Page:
KUWAIT: JULY 12, 2020
OIL RALLY COOLS ON RESURGENT COVID-19
May’s oil rally continued into June, with prices topping three-month highs on increased optimism about the economic outlook and confidence that the oil market was tightening thanks to OPEC+ supply curtailments. Brent reached a high of $43 before closing the month up 16% at $41.0/bbl. However, anxieties about the pace of the oil demand recovery have resurfaced of late as Covid-19 infections surge in post-lockdown US states. Adding to this, there are concerns that global oil demand will never recover to pre-pandemic levels of 100 mb/d in the context of the clean energy transition. Nevertheless, the International Energy Agency (IEA) is still sticking by its forecast of pre-pandemic levels being reached in 2022: in its June oil market report, the agency expects oil demand to contract by 8.1 mb/d this year – one of the most severe contractions on record – before rising by 5.7 mb/d in 2021 to 97.4 mb/d.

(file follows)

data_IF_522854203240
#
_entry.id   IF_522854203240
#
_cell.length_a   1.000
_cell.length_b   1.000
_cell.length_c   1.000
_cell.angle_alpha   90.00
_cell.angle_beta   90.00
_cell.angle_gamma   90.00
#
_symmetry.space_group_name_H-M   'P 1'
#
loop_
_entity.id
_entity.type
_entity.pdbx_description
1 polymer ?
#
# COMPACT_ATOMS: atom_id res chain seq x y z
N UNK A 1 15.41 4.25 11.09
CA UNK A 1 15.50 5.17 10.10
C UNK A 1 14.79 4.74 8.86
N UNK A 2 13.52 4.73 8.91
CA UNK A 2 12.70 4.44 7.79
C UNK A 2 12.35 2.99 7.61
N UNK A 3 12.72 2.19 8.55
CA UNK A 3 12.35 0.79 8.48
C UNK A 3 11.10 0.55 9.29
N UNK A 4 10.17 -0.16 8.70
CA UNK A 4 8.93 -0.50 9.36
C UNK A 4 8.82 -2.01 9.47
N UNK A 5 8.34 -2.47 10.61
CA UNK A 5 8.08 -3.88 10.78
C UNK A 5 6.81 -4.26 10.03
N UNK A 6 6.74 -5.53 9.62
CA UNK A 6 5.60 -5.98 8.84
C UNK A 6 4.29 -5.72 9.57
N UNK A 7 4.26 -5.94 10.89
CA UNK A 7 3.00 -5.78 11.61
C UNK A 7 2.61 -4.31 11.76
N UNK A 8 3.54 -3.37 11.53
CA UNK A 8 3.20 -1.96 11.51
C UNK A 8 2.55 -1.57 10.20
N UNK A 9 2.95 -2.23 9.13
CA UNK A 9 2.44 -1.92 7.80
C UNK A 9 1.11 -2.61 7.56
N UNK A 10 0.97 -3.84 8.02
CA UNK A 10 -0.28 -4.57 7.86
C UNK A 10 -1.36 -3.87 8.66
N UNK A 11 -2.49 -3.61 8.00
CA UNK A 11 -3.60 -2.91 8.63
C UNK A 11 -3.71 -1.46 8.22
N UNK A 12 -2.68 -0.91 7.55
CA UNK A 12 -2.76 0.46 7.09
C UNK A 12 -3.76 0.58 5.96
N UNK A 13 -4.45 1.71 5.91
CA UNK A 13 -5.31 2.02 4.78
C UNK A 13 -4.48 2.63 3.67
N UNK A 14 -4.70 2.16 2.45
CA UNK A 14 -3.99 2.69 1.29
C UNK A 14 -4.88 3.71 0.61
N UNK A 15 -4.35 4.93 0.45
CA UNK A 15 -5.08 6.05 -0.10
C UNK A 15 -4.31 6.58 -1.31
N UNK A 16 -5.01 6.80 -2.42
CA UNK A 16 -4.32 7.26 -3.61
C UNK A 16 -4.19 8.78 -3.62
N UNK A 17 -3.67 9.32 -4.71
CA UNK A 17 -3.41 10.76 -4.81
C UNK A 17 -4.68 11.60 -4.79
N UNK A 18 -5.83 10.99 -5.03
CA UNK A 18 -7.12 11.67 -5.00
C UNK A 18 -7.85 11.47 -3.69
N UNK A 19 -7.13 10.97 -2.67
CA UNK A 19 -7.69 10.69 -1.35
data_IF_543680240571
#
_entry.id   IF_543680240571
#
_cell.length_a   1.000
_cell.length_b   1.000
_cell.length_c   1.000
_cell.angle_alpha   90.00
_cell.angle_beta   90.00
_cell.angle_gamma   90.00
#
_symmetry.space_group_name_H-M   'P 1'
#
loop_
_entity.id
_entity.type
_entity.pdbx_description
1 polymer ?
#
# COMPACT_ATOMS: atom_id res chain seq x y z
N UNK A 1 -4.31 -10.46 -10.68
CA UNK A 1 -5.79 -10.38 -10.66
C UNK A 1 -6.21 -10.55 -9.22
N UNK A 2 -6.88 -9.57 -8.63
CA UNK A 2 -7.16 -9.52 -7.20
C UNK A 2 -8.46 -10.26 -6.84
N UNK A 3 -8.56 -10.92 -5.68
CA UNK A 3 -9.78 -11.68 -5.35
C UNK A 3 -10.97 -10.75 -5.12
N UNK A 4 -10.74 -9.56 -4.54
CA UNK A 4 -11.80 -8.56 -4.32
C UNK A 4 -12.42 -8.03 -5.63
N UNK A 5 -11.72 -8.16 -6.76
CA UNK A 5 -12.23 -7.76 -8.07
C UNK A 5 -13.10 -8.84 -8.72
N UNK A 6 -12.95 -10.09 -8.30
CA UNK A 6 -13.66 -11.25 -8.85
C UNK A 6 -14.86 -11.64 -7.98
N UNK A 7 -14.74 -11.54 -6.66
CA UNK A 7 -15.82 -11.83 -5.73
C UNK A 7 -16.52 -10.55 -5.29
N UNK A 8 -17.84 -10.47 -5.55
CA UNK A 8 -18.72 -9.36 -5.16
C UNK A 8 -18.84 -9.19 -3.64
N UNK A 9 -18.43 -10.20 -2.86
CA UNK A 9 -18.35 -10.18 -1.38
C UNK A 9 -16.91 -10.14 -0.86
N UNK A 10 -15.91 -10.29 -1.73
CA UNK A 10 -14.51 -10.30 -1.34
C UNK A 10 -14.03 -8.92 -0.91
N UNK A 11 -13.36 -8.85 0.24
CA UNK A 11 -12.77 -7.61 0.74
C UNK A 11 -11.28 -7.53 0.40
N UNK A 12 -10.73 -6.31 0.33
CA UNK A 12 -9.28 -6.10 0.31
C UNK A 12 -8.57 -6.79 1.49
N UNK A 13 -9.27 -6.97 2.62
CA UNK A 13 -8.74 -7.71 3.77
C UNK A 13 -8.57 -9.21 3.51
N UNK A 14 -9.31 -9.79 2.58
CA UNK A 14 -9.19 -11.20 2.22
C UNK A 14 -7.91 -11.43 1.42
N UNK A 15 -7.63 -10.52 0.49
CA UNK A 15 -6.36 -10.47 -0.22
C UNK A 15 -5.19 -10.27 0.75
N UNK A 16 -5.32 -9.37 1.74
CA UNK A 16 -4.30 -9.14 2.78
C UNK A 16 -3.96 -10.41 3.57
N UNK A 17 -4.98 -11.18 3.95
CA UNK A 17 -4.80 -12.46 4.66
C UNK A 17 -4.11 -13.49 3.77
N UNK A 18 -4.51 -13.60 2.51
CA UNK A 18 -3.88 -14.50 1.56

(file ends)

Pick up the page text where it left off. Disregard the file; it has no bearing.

On the supply side, OPEC+ in May (the first month of cuts) notched up a reduction of 8.44 mb/d versus the group’s target of 9.7 mb/d, which represents a compliance rate of 87%. The oil producers’ group agreed to extend the two-month duration of these maximum cuts for a further month to end-July, after pressuring serial non-complier Iraq, which only achieved 46% of its target cut, to compensate the group with deeper cuts over the next few months. Supply-side tightness was also helped by further declines in US shale production. Output as of 26 June was estimated at 11 mb/d, down an incredible 2.1 mb/d (16%) from its late February peak. This has coincided with US oil rig counts plummeting to an 11-year low of 185.
Overall, following June’s supply-side curtailments, the narrative has now switched back to oil demand. For oil to break through the lower $40s resistance level, demand will need to recover more quickly. And for that to happen, the global corona pandemic will need to be brought fully under control.